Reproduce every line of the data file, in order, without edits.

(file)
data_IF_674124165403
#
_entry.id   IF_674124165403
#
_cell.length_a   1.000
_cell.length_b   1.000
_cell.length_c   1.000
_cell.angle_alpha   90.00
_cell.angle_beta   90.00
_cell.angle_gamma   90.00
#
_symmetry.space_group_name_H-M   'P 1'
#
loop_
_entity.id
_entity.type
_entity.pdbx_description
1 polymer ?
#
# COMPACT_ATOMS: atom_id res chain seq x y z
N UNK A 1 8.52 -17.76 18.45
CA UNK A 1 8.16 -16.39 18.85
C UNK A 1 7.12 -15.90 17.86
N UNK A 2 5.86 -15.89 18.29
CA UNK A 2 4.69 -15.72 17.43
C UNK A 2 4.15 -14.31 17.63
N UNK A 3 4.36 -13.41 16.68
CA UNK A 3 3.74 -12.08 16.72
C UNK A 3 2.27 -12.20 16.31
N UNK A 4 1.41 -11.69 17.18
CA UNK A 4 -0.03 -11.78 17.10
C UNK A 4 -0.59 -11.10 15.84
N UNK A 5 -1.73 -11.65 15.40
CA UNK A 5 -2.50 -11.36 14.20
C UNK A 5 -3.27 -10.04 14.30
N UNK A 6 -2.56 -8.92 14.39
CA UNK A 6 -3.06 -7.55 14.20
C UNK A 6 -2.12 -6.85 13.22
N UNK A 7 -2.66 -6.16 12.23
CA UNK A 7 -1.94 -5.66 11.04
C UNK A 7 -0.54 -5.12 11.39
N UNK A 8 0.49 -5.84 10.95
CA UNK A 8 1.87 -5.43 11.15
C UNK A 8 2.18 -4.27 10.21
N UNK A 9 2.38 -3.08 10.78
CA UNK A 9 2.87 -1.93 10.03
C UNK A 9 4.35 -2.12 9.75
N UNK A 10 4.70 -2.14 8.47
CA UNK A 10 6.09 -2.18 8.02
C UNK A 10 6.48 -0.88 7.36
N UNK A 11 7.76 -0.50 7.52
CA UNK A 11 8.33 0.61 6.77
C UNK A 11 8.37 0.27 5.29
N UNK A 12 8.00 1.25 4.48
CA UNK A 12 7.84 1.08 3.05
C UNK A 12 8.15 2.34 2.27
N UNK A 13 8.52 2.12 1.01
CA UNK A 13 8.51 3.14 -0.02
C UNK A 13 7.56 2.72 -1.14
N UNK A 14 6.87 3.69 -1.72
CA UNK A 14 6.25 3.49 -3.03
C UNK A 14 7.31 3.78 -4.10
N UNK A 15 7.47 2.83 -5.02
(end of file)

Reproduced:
data_IF_674124165403
#
_entry.id   IF_674124165403
#
_cell.length_a   1.000
_cell.length_b   1.000
_cell.length_c   1.000
_cell.angle_alpha   90.00
_cell.angle_beta   90.00
_cell.angle_gamma   90.00
#
_symmetry.space_group_name_H-M   'P 1'
#
loop_
_entity.id
_entity.type
_entity.pdbx_description
1 polymer ?
#
# COMPACT_ATOMS: atom_id res chain seq x y z
N UNK A 1 8.52 -17.76 18.45
CA UNK A 1 8.16 -16.39 18.85
C UNK A 1 7.12 -15.90 17.86
N UNK A 2 5.86 -15.89 18.29
CA UNK A 2 4.69 -15.72 17.43
C UNK A 2 4.15 -14.31 17.63
N UNK A 3 4.36 -13.41 16.68
CA UNK A 3 3.74 -12.08 16.72
C UNK A 3 2.27 -12.20 16.31
N UNK A 4 1.41 -11.69 17.18
CA UNK A 4 -0.03 -11.78 17.10
C UNK A 4 -0.59 -11.10 15.84
N UNK A 5 -1.73 -11.65 15.40
CA UNK A 5 -2.50 -11.36 14.20
C UNK A 5 -3.27 -10.04 14.30
N UNK A 6 -2.56 -8.92 14.39
CA UNK A 6 -3.06 -7.55 14.20
C UNK A 6 -2.12 -6.85 13.22
N UNK A 7 -2.66 -6.16 12.23
CA UNK A 7 -1.94 -5.66 11.04
C UNK A 7 -0.54 -5.12 11.39
N UNK A 8 0.49 -5.84 10.95
CA UNK A 8 1.87 -5.43 11.15
C UNK A 8 2.18 -4.27 10.21
N UNK A 9 2.38 -3.08 10.78
CA UNK A 9 2.87 -1.93 10.03
C UNK A 9 4.35 -2.12 9.75
N UNK A 10 4.70 -2.14 8.47
CA UNK A 10 6.09 -2.18 8.02
C UNK A 10 6.48 -0.88 7.36
N UNK A 11 7.76 -0.50 7.52
CA UNK A 11 8.33 0.61 6.77
C UNK A 11 8.37 0.27 5.29
N UNK A 12 8.00 1.25 4.48
CA UNK A 12 7.84 1.08 3.05
C UNK A 12 8.15 2.34 2.27
N UNK A 13 8.52 2.12 1.01
CA UNK A 13 8.51 3.14 -0.02
C UNK A 13 7.56 2.72 -1.14
N UNK A 14 6.87 3.69 -1.72
CA UNK A 14 6.25 3.49 -3.03
C UNK A 14 7.31 3.78 -4.10
N UNK A 15 7.47 2.83 -5.02